Deleting these videos, groups, events, and blog posts after they’ve already reached a critical mass of people is actively counterproductive, because it gives these stories a second life.

Laura Ingraham said on Fox News that “YouTube just took down their viral video challenging the COVID narrative … ironically, this is exactly what they warned about. This isn’t about science, this is about control. And in this case, control of a narrative. We should have seen it coming.”

“If you aren’t worried about censorship in this country, you better be now,” she added.

People who get all their information from the right wing media bubble think that internet platform companies like YouTube are inherently left-leaning (despite their crucial role in promoting the most extreme right wing views), and that YouTube only removes videos like this because of some kind of need to appease a left-leaning, "politically correct" media.

In this, tragically, they are at least partially correct. Facebook and YouTube proactively delete millions of pieces of content, but for some of the highest stakes and most widely spread posts, they only delete them after public shaming, and usually after journalists find the video and explain why it's dangerous. No matter what its policies say, YouTube and Facebook's moderation in practice is often very reactive. In fact, in internal documents we've seen, a stated purpose of moderation for platforms is to avoid "public relations fires." Its purpose is to preserve the company's image and bottom line, not to protect millions of people from harmful videos. It's public relations, and on this, too, the platforms are failing.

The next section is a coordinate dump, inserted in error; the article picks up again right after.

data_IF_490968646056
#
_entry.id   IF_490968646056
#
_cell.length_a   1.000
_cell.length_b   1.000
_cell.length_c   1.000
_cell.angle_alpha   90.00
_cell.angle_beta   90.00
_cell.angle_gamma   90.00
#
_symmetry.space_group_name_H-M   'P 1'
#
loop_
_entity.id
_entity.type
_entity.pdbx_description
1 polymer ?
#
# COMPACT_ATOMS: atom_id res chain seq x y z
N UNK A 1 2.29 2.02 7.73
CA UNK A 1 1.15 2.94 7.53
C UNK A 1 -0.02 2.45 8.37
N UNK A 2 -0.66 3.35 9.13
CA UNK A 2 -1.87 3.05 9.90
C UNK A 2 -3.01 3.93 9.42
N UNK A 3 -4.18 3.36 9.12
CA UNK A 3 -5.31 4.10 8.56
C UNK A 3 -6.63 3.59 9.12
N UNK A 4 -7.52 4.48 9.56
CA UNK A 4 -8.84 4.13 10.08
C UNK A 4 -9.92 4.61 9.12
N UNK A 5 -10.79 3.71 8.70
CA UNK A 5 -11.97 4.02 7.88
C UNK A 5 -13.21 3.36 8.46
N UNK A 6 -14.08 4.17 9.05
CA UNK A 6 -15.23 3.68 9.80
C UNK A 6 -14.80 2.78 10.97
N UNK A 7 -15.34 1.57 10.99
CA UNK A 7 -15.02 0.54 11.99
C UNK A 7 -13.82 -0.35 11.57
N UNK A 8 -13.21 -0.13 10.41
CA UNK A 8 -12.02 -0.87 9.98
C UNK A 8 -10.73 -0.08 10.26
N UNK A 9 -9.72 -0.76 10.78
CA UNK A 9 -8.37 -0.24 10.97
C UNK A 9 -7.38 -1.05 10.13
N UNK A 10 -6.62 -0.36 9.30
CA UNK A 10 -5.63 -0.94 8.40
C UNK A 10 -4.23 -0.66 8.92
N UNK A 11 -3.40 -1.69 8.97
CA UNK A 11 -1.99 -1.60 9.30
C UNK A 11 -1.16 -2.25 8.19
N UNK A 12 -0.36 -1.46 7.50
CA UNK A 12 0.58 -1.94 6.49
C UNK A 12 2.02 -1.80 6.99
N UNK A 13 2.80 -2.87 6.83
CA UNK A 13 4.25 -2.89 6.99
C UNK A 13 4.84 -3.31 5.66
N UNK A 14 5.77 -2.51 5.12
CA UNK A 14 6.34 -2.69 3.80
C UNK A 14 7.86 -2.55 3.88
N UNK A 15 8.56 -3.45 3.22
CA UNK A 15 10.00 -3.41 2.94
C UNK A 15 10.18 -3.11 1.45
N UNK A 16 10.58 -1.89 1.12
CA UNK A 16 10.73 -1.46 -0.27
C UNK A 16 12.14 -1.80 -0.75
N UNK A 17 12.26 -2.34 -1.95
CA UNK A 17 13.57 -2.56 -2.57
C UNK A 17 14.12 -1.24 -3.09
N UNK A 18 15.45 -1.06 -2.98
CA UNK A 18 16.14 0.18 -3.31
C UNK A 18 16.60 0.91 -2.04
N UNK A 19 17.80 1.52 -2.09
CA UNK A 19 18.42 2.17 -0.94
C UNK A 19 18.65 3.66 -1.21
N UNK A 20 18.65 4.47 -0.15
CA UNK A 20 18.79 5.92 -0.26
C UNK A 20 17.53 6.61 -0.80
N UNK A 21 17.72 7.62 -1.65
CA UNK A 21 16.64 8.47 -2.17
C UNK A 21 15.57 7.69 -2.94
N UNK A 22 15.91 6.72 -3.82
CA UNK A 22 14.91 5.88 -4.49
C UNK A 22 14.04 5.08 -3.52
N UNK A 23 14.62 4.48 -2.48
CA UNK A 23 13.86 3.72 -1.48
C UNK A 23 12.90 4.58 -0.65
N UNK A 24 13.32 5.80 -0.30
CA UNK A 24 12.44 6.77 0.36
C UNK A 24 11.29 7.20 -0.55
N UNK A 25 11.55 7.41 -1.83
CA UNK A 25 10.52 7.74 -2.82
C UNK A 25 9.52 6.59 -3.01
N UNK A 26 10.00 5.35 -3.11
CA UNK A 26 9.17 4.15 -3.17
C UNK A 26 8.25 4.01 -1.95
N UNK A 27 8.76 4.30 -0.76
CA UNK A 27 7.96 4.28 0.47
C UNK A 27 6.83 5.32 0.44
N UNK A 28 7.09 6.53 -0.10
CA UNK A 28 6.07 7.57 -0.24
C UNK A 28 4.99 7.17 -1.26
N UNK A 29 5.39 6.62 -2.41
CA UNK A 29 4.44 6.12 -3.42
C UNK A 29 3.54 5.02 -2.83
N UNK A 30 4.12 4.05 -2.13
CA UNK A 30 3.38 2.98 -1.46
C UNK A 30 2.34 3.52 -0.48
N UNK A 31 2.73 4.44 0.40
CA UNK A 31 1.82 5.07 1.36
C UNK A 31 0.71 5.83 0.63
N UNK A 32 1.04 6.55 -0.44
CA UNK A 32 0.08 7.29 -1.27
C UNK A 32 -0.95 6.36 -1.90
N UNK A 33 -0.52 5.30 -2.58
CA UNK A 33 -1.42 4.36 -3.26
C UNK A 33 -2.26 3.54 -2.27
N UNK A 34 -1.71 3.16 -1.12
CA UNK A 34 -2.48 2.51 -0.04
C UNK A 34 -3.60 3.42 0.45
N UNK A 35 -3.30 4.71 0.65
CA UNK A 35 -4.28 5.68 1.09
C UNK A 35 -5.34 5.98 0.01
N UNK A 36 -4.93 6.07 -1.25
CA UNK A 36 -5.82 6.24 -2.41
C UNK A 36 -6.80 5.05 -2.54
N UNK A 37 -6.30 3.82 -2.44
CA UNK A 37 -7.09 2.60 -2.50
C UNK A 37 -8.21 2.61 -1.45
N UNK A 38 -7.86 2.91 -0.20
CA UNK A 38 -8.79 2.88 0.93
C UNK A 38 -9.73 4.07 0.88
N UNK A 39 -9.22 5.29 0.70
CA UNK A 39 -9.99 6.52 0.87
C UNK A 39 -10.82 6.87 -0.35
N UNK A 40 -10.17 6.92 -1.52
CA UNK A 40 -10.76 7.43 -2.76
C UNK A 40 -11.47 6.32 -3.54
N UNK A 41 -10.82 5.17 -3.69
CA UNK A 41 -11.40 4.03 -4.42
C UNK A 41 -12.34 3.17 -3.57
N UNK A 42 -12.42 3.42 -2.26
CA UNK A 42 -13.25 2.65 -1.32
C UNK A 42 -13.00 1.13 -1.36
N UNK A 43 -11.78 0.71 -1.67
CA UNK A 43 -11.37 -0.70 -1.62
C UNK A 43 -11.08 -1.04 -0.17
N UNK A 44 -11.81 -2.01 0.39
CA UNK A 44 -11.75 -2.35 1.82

There is, of course, a mind-boggling number of videos and posts on YouTube and Facebook, and both companies have faced difficulties keeping their content moderation teams up and running while their employees and contractors work from home. But dangerous videos can and must be detected before they have millions of views. There is no reason that my aunt or uncle who barely use the internet should regularly be seeing videos that will later be deleted for violating YouTube's policies before a YouTube moderator does.

The right wins when it spreads disinformation, and it also wins when that disinformation is deleted after it's gone viral, because it plays into their censorship narrative. The solution here, quite simply, is that social media companies need to be more proactive about policing their platforms before harm is done. This doesn't happen because in many cases Facebook and YouTube continue to rely on the media to tell them when something is bad, rather than choosing a policy, sticking to it, and making hard content moderation choices before they become political disasters for them.

This article originally appeared on VICE US.